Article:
Dealing with a cash-strapped business: Keep it ordinary
But every adult knows that things in our world are a bit more complicated. Anyone who has paid taxes knows that, like it or not, other people sometimes get to take what you have earned.
Another, perhaps less well-known example of this phenomenon occurs every day in the bankruptcy courts, through "preference" actions. During the recent economic downturn, it has become more important than ever for businesses to know how to protect themselves against preference liability.
Preferences and the ordinary course defense
If one of your debtor companies made payments to you during the 90 days before it filed for bankruptcy, then the trustee in charge of running the bankruptcy estate may be able to recover those payments as "preferences."
The Bankruptcy Code allows the trustee to recover these funds in order to level the playing field among creditors, thus preventing a bankrupt debtor from favoring — or "preferring" — one creditor over others on the eve of a bankruptcy filing.
However, the Bankruptcy Code also provides defenses for creditors who received these "preferential" payments.
The "ordinary course of business" defense is a key defense against a trustee attempting to take back a preferential payment. In order to encourage creditors to continue dealing with troubled companies, thus ideally sparing those companies a trip to the Bankruptcy Court, the Code says that a trustee cannot recover payments made by the debtor in the ordinary course of business.
There are two ways this can work.
Under the "objective test," you can show that the payment was made in the ordinary course of business in that particular industry. Or, under the "subjective test," you can show that the payment was made in the ordinary course of business between you and that particular debtor.
In either case, showing that the payment was made in the ordinary course of business will prevent the trustee from being able to reclaim it as a preference.
When considering the "subjective" version of the defense, there are a number of items businesses should be aware of when receiving payments from financially troubled companies. Being aware of these issues and addressing problems early will help to ensure that the payments you receive are not later taken back as a preference.
Keeping it ‘ordinary’
The first issue is timing. If a debtor's payments begin arriving earlier or later than normal, it is possible that a bankruptcy court may determine that these payments were made outside of the ordinary course of business. Therefore, if the debtor's payment schedule starts to change, it would be wise to find out why and address related issues early.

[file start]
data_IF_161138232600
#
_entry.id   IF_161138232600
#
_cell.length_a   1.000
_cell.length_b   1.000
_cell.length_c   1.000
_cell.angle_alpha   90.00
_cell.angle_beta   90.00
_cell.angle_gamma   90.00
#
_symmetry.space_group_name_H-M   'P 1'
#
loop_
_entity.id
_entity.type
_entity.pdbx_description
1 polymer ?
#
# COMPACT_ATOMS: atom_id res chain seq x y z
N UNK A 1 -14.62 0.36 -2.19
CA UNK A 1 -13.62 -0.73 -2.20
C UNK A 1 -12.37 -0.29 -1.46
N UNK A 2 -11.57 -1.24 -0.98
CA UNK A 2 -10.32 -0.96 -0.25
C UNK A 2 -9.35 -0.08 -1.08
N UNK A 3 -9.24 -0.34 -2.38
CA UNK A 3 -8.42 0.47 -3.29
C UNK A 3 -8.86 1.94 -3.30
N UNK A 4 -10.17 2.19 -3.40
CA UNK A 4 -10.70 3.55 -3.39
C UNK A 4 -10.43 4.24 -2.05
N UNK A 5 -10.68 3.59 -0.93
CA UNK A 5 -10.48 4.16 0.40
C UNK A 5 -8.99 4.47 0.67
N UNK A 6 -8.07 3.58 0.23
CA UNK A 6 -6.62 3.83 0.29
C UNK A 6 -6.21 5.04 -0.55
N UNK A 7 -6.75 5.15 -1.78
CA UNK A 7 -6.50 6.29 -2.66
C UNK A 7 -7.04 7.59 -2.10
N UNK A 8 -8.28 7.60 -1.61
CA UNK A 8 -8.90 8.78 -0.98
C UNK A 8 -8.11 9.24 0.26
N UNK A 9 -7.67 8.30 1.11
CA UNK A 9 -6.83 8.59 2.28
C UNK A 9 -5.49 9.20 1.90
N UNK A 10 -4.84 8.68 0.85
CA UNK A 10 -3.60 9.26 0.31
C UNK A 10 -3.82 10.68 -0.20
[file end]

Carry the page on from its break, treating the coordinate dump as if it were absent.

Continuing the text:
The second issue is the method of payment. A change in the debtor's method of paying may also signal to the bankruptcy court that payments fall outside the ordinary course. For example, if the debtor usually pays by check but suddenly begins paying by cash, or vice versa, that may provide grounds for denying the ordinary course defense.
The third issue is the amount of the payments. In essence, a court may consider whether the debtor is paying invoices in whole or in part when determining ordinary course status. Beware when a debtor who usually pays invoices in full begins paying only part of the balance. These payments may be deemed outside the ordinary course and thus subject to recovery by the trustee.
The fourth issue is terms of payment. A change in payment terms may indicate to a court that payments are outside the ordinary course. If the debtor requests a change in the terms of repayment, determine why it is requesting the change. If the debtor is seeking the change because of financial difficulty, then this may be grounds for the court to deny the ordinary course defense, thus allowing recovery of the payment as a preference.
The fifth and final issue is regarding collection practices. In deciding whether payments are in the ordinary course, the bankruptcy court will also look to the collection methods used. Changes in collection practice could put payments outside the ordinary course. Although it may sound counterintuitive, you should thus avoid using extreme or "unusual" debt collection practices when dealing with a troubled company. Doing so could put whatever payments you do receive outside the ordinary course, thus subjecting them to recovery as a preference.
As more companies file for bankruptcy due to the depressed economy, actions to recover preferential payments will rise accordingly. There are no quick or easy fixes that would restore the economy to the prosperity of the late 1990s and early 2000s, but following the above guidelines when dealing with troubled companies will help your business preserve a defense against potential preference actions.
The idea is to make sure that someone else doesn't get to leave the playground with your toy.
David Moss is an associate at the law firm of Varnum LLP.